As 2017 draws to a close, we’re feeling reflective about the year that was…and excited about the year to come. If you’re making New Year’s resolutions for 2018, don’t just focus on the usual suspects—exercise every day, learn a new language, be nicer to your sister-in-law. Make a few New Year’s reading resolutions while you’re at it! Because even avid readers need to shake things up every once in a while. To help you get started, Bas Bleu’s editors came up with a list of eighteen “reading resolutions” to try out in 2018. They’re only suggestions, and you already may practice some (or all!) of them. Whatever you’re reading…keep it up!

1. Read a book from your favorite genre but from a different country or culture. Love family sagas? Try one set in Africa. Love murder mysteries? Read one set in Japan.

2. Read a book written by an author who died in 2017.

3. Reread a “required” book you remember disliking in high school or college; do you have a different take on it as an adult?

4. Ask your local librarian for a list of his or her favorite books. Read one from the list you haven’t read before.

5. Read in “book award” order: Read books of your choosing, but read “in order” of the categories of a major literary award. For example, if you read in National Book Award order, read one fiction title, one nonfiction title, one poetry title, and one “young people” title. Pulitzer Prize order is: fiction, drama, history, biography/autobiography, poetry, and general nonfiction.

6. Read a graphic novel or a series of comic books. How does the format affect your engagement with the story?

7. Read a book in translation.

8. Read a political publication by someone with political beliefs you disagree with.

9. Select a writer whose work you admire (or think you would admire) and endeavor to read his or her entire canon. For example, do you love Ray Bradbury’s Fahrenheit 451 or Margaret Atwood’s The Handmaid’s Tale? Then tackle the rest of Bradbury or Atwood’s books and stories.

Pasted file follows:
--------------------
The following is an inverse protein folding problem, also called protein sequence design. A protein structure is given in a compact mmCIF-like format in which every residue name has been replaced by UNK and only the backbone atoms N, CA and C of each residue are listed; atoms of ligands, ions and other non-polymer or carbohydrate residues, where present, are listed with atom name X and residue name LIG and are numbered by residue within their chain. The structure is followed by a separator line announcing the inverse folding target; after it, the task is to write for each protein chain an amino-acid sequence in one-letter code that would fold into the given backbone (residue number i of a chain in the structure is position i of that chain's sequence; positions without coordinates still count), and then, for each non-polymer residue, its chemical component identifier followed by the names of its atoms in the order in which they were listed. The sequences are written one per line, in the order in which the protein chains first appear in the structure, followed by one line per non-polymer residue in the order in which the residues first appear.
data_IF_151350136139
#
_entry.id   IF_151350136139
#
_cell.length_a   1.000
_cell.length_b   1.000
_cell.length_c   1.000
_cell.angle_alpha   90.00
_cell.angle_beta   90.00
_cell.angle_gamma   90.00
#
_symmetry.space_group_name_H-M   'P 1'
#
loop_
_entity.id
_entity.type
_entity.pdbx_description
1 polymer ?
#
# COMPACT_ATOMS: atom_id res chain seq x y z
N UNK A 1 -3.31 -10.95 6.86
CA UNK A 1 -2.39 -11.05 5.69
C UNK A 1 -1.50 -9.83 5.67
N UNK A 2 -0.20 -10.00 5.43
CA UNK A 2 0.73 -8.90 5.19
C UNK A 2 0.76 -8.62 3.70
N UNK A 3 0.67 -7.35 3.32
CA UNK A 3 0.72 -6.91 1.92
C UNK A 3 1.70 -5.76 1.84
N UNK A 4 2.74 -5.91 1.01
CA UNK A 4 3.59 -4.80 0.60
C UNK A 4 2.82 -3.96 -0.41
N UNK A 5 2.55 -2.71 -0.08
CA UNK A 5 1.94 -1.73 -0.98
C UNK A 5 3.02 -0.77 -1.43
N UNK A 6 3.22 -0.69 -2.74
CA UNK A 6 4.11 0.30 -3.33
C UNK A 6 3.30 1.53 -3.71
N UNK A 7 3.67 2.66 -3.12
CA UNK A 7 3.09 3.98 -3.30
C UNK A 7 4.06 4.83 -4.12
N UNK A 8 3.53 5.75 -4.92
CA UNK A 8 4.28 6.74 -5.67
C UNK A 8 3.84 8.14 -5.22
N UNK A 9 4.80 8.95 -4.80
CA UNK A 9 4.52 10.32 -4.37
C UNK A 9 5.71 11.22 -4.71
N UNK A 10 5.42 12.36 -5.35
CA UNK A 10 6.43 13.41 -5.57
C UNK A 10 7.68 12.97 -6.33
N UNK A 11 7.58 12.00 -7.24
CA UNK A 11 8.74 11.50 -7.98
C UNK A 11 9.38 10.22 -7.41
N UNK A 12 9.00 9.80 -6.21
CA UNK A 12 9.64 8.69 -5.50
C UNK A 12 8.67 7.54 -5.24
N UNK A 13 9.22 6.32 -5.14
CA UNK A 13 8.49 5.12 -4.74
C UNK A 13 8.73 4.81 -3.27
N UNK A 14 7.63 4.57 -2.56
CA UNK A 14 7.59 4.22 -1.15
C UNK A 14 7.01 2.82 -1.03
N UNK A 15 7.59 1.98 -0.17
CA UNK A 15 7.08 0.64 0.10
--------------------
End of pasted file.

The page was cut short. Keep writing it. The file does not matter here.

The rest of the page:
10. Read a “scandalous” book. Heart-pounding romances count, but so do books that caused an uproar when they were published, due to how they challenged existing social, religious, political, or sexual mores of the time.

11. Commit to reading poetry. Never read it? Start this year. Already read it? Read more.

12. Select a book that you and another reader in your life—your spouse, a coworker, your neighbor, your daughter—can read at the same time. After you both finish, schedule a time to get together and have a mini book-club meeting. (Bonus points if your book discussion reveals something new about the other person.)

13. Read a book from a genre you take pains to avoid. Better yet, ask for recommendations from a librarian, friend, or coworker who you know does enjoy the genre.

14. Seek out holiday-themed books to read throughout the year: a civil-rights epic for MLK Day, a romance (or anti-romance!) for Valentine’s Day, fiction or nonfiction devoted to the American Revolution for Independence Day…

15. Read a novel in your favorite genre, but by an author who isn’t considered “mainstream” for that field: a historical romance written by a man, a young adult novel written by an LGBTQ author, a contemporary mystery by a writer of color…

16. Read a book written by a local author. Better yet, attend a book signing by a local author and buy a signed copy from them.

17. Read a book recommended by someone you struggle to get along with or struggle to understand, such as an abrasive coworker, a moody teenage grandson or niece, or an overbearing in-law.

18. Read that venerated classic you’ve spent years pretending you already read.


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